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Families Plunged into Grief

September 7, 1972
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The families of the 11 Israelis murdered by Arab terrorists in Munich spent a night of alternating hope and despair only to be plunged into utter grief this morning as messengers brought the news that their loved ones were dead. Their anguish was made even more cruel by unfounded reports from Munich earlier in the evening that all of the hostages held by the terrorists had been saved. Some families had begun to celebrate with neighbors at this news when their doorbells rang and they were told the grisly truth.

“It is impossible,” exclaimed Mrs. Kehat Shour, wife of the Israeli rifle team’s coach, when she learned this morning that her husband was among the victims. Only a few hours earlier she had heard that all the hostages were safe. There was terror in her eyes as she faced the grim delegation that brought her the news at her home-a representative of the sports organization, a town council member and a physician. They could-tall her no details of what happened in Munich, only that her husband was dead.

At Herzliah, north of Tel Aviv, lights burned all night at the home of Amitzur Shapira, an athletics coach. His wife, children and parents had been glued to their radio for almost 24 hours. At midnight their hopes rose when it was reported that the hostages were safe. But early in the morning a police car drew up in front of the Shapira home with the message of death.


At the home of Joseph Romano, a weight-lifter, mourning began at midnight when it was confirmed that he was one of the two Israelis slain by the terrorists in their pre-dawn raid yesterday on the Israeli compound at Olympic Village. The scene at the home of wrestler Mark Slavin was even more tragic. Recent emigres from Russia, his parents do not understand Hebrew. They had been told that Slavin was safe. Friends and neighbors came to congratulate them. They were in the middle of a toast when the news came that their son was dead.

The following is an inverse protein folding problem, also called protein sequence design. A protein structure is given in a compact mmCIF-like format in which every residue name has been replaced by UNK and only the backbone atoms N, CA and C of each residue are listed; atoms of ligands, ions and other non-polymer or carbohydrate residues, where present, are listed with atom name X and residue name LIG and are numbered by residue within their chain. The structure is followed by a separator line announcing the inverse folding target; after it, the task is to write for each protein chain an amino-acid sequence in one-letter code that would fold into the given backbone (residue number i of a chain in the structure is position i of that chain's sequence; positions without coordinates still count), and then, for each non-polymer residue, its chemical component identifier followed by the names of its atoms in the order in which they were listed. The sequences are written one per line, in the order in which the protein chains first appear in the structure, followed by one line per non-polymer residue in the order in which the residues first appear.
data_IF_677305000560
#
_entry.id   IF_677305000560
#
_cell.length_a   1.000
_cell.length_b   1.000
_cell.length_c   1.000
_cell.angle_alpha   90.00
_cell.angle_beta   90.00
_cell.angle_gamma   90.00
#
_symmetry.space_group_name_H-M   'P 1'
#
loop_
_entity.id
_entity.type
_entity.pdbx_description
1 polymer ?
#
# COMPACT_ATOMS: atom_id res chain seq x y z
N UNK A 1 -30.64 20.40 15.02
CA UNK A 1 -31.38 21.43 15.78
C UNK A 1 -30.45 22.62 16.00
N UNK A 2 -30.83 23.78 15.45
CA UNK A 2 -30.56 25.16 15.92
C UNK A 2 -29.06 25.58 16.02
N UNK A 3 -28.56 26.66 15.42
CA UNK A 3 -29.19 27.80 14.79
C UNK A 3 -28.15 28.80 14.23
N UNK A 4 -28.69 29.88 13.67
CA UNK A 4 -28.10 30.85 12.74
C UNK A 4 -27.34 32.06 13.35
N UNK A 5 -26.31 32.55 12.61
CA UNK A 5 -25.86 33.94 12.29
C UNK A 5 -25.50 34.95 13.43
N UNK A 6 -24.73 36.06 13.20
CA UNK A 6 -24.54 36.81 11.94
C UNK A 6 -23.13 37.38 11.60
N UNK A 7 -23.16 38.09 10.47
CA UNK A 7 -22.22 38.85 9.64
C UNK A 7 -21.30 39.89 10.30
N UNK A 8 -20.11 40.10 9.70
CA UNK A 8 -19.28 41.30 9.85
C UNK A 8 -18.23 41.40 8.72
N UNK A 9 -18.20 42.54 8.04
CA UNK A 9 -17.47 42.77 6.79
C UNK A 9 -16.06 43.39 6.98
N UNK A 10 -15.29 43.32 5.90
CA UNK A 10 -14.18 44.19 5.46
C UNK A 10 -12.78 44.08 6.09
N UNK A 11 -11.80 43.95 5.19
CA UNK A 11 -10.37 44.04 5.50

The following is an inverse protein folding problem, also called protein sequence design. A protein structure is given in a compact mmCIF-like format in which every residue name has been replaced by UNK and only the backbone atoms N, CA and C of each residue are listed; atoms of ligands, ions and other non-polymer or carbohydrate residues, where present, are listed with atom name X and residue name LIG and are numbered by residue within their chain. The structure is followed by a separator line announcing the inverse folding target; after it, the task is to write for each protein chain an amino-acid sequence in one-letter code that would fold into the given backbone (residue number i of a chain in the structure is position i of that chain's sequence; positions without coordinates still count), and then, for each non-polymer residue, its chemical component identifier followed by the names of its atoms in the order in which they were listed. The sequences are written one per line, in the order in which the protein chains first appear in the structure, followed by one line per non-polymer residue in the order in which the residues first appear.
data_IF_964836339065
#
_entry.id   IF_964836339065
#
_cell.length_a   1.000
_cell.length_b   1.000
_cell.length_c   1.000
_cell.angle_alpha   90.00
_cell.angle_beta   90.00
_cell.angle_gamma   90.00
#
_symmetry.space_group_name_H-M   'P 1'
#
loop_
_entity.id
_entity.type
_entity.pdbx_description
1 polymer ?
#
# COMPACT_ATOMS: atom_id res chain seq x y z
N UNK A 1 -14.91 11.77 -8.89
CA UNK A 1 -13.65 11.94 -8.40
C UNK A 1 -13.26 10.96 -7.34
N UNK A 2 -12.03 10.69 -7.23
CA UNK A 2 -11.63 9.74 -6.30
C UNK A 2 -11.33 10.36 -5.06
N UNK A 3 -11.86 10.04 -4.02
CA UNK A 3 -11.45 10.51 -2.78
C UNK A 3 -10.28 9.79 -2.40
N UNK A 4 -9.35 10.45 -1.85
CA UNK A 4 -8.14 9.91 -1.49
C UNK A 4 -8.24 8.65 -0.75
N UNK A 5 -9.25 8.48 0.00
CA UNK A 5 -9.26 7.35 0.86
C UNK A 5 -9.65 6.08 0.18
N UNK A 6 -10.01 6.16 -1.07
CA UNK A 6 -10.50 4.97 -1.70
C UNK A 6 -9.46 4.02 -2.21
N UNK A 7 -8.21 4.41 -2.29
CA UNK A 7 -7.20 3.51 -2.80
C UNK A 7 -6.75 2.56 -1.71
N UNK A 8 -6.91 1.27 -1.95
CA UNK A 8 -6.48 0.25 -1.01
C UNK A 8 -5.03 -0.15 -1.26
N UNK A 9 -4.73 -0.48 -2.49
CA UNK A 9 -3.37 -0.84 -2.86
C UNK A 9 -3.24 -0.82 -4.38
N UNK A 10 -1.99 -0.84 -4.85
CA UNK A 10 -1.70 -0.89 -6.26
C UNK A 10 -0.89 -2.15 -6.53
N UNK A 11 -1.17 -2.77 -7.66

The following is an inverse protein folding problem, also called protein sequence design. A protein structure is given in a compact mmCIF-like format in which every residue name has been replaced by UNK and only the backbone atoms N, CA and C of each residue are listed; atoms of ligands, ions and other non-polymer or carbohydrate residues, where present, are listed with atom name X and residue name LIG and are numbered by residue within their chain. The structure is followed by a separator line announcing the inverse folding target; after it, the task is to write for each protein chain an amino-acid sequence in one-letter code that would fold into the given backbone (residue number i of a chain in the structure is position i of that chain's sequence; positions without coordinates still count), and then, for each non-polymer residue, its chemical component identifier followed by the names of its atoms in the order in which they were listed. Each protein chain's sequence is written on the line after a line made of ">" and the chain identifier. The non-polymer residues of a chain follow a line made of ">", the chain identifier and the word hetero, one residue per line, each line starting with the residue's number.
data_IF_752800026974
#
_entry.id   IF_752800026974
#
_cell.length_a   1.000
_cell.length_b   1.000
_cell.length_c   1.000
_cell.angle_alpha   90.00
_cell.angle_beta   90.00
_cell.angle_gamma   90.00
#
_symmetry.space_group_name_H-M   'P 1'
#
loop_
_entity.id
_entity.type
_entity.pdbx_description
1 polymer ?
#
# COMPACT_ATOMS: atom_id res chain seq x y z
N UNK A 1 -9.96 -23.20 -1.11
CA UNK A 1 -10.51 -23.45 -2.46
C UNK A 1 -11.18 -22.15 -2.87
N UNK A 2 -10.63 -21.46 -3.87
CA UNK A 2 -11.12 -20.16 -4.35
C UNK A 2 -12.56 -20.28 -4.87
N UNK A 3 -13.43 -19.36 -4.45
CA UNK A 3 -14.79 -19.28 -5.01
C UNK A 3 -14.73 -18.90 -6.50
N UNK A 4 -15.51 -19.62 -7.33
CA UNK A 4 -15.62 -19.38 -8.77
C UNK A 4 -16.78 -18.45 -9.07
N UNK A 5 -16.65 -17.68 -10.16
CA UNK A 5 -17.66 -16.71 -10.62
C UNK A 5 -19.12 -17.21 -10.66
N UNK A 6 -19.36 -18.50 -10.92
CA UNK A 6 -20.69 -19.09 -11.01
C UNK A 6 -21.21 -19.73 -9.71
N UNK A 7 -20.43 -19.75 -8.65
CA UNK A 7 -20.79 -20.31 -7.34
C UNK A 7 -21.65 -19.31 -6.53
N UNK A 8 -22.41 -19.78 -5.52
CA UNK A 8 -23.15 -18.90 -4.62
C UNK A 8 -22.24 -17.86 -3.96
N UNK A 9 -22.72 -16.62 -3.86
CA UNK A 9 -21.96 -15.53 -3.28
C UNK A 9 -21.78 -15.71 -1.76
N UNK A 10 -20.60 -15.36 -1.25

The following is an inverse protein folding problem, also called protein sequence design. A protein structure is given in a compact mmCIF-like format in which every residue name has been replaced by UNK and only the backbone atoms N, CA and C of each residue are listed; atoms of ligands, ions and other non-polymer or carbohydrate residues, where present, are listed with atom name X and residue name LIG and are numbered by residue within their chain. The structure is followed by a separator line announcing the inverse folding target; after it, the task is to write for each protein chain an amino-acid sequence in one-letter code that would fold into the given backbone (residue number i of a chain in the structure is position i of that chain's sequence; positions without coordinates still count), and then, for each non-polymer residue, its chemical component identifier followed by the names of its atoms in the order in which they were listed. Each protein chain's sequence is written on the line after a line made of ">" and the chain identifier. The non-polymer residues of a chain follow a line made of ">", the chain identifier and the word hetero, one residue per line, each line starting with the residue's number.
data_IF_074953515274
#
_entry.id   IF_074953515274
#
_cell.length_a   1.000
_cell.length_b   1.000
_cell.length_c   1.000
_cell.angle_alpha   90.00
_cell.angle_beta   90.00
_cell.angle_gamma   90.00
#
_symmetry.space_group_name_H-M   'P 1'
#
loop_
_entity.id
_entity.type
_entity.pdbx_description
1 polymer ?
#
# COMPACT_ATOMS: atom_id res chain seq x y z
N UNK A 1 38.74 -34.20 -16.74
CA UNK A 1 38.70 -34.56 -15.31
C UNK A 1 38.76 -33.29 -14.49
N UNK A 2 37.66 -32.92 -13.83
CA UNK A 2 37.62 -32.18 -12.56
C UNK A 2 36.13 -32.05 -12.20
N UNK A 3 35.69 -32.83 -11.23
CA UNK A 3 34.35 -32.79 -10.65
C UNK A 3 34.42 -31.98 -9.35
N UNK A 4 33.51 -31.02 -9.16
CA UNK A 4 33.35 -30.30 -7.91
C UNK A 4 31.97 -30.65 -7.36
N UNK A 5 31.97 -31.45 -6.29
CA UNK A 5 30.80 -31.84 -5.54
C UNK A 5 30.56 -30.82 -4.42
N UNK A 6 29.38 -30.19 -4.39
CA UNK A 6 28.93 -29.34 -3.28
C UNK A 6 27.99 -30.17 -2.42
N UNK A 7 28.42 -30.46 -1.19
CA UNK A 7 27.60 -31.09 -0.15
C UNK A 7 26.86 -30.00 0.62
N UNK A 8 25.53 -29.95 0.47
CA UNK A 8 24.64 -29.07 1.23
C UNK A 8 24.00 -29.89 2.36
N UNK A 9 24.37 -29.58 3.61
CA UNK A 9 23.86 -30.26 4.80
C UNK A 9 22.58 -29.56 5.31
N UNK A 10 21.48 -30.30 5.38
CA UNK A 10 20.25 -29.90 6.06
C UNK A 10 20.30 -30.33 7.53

The aged father of Joseph Gutfreund, a wrestling team referee, refused to believe the radio news report that the hostages were safe. “I never believed the Germans,” he said. He remained awake in his Jerusalem home waiting for a telephone call from Munich that never came. He was told of his son’s death this morning by two government officials and a physician, Mrs. Gutfreund collapsed and was treated by the doctor.

In Haifa the parents of weight-lifter Zeev Friedman were unconsolable. His mother cried hysterically. His father was silent with warm tears running down his face. At the home of the wrestler Eliezer Halfin, another emigre from Russia, there was profound bitterness among the tears. Most of the Halfin family was killed in the Nazi holocaust. The young athlete’s father said only one sentence: “The Germans enabled this once again.”

There was no one to receive the news of the death of David Berger, a weight-lifter who came to Israel only nine months ago from Cleveland, Ohio. Berger is a bachelor. When police came, they found his flat locked.

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